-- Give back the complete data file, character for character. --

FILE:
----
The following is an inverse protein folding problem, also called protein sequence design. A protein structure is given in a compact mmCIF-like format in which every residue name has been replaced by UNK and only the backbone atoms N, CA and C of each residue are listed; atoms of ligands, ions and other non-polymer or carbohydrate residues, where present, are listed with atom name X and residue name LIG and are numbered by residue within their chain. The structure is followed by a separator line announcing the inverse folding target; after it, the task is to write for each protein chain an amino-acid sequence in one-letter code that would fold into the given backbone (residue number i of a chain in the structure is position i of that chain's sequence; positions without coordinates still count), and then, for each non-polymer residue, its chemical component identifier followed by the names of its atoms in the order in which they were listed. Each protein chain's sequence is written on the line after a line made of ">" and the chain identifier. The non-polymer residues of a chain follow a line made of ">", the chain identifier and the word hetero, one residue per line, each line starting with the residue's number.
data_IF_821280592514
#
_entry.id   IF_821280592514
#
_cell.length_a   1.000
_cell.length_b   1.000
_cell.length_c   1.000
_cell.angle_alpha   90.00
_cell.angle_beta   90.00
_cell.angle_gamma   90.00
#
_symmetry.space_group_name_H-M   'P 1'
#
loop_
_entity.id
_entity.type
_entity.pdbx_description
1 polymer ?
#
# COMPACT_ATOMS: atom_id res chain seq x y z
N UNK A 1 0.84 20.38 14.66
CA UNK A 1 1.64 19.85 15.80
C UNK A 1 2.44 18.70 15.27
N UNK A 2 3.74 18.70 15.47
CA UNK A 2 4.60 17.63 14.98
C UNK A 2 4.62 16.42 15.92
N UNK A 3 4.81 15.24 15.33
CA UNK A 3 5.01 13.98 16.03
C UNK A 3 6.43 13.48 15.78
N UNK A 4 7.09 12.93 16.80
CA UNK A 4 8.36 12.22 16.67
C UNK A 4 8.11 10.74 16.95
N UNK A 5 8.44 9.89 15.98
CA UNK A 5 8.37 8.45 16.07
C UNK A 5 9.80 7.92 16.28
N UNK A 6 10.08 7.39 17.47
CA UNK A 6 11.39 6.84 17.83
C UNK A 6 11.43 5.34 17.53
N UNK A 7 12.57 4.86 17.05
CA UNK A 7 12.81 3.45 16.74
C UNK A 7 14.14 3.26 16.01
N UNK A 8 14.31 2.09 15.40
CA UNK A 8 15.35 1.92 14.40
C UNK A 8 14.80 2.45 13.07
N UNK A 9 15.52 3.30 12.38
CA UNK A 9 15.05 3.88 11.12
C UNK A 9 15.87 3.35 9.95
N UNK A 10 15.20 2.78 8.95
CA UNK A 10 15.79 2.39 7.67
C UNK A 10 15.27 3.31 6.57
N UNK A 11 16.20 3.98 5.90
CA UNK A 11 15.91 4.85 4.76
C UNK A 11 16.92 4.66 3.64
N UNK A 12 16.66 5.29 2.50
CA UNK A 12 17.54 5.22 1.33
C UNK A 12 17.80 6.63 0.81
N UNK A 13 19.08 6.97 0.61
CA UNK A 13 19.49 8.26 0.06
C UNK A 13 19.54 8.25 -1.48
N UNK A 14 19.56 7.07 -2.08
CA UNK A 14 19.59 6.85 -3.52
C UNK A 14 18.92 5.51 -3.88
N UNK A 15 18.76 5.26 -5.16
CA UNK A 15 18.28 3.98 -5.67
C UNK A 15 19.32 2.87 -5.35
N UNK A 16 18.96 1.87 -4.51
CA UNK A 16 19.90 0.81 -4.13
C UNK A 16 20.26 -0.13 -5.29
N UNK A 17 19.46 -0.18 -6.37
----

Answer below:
The following is an inverse protein folding problem, also called protein sequence design. A protein structure is given in a compact mmCIF-like format in which every residue name has been replaced by UNK and only the backbone atoms N, CA and C of each residue are listed; atoms of ligands, ions and other non-polymer or carbohydrate residues, where present, are listed with atom name X and residue name LIG and are numbered by residue within their chain. The structure is followed by a separator line announcing the inverse folding target; after it, the task is to write for each protein chain an amino-acid sequence in one-letter code that would fold into the given backbone (residue number i of a chain in the structure is position i of that chain's sequence; positions without coordinates still count), and then, for each non-polymer residue, its chemical component identifier followed by the names of its atoms in the order in which they were listed. Each protein chain's sequence is written on the line after a line made of ">" and the chain identifier. The non-polymer residues of a chain follow a line made of ">", the chain identifier and the word hetero, one residue per line, each line starting with the residue's number.
data_IF_821280592514
#
_entry.id   IF_821280592514
#
_cell.length_a   1.000
_cell.length_b   1.000
_cell.length_c   1.000
_cell.angle_alpha   90.00
_cell.angle_beta   90.00
_cell.angle_gamma   90.00
#
_symmetry.space_group_name_H-M   'P 1'
#
loop_
_entity.id
_entity.type
_entity.pdbx_description
1 polymer ?
#
# COMPACT_ATOMS: atom_id res chain seq x y z
N UNK A 1 0.84 20.38 14.66
CA UNK A 1 1.64 19.85 15.80
C UNK A 1 2.44 18.70 15.27
N UNK A 2 3.74 18.70 15.47
CA UNK A 2 4.60 17.63 14.98
C UNK A 2 4.62 16.42 15.92
N UNK A 3 4.81 15.24 15.33
CA UNK A 3 5.01 13.98 16.03
C UNK A 3 6.43 13.48 15.78
N UNK A 4 7.09 12.93 16.80
CA UNK A 4 8.36 12.22 16.67
C UNK A 4 8.11 10.74 16.95
N UNK A 5 8.44 9.89 15.98
CA UNK A 5 8.37 8.45 16.07
C UNK A 5 9.80 7.92 16.28
N UNK A 6 10.08 7.39 17.47
CA UNK A 6 11.39 6.84 17.83
C UNK A 6 11.43 5.34 17.53
N UNK A 7 12.57 4.86 17.05
CA UNK A 7 12.81 3.45 16.74
C UNK A 7 14.14 3.26 16.01
N UNK A 8 14.31 2.09 15.40
CA UNK A 8 15.35 1.92 14.40
C UNK A 8 14.80 2.45 13.07
N UNK A 9 15.52 3.30 12.38
CA UNK A 9 15.05 3.88 11.12
C UNK A 9 15.87 3.35 9.95
N UNK A 10 15.20 2.78 8.95
CA UNK A 10 15.79 2.39 7.67
C UNK A 10 15.27 3.31 6.57
N UNK A 11 16.20 3.98 5.90
CA UNK A 11 15.91 4.85 4.76
C UNK A 11 16.92 4.66 3.64
N UNK A 12 16.66 5.29 2.50
CA UNK A 12 17.54 5.22 1.33
C UNK A 12 17.80 6.63 0.81
N UNK A 13 19.08 6.97 0.61
CA UNK A 13 19.49 8.26 0.06
C UNK A 13 19.54 8.25 -1.48
N UNK A 14 19.56 7.07 -2.08
CA UNK A 14 19.59 6.85 -3.52
C UNK A 14 18.92 5.51 -3.88
N UNK A 15 18.76 5.26 -5.16
CA UNK A 15 18.28 3.98 -5.67
C UNK A 15 19.32 2.87 -5.35
N UNK A 16 18.96 1.87 -4.51
CA UNK A 16 19.90 0.81 -4.13
C UNK A 16 20.26 -0.13 -5.29
N UNK A 17 19.46 -0.18 -6.37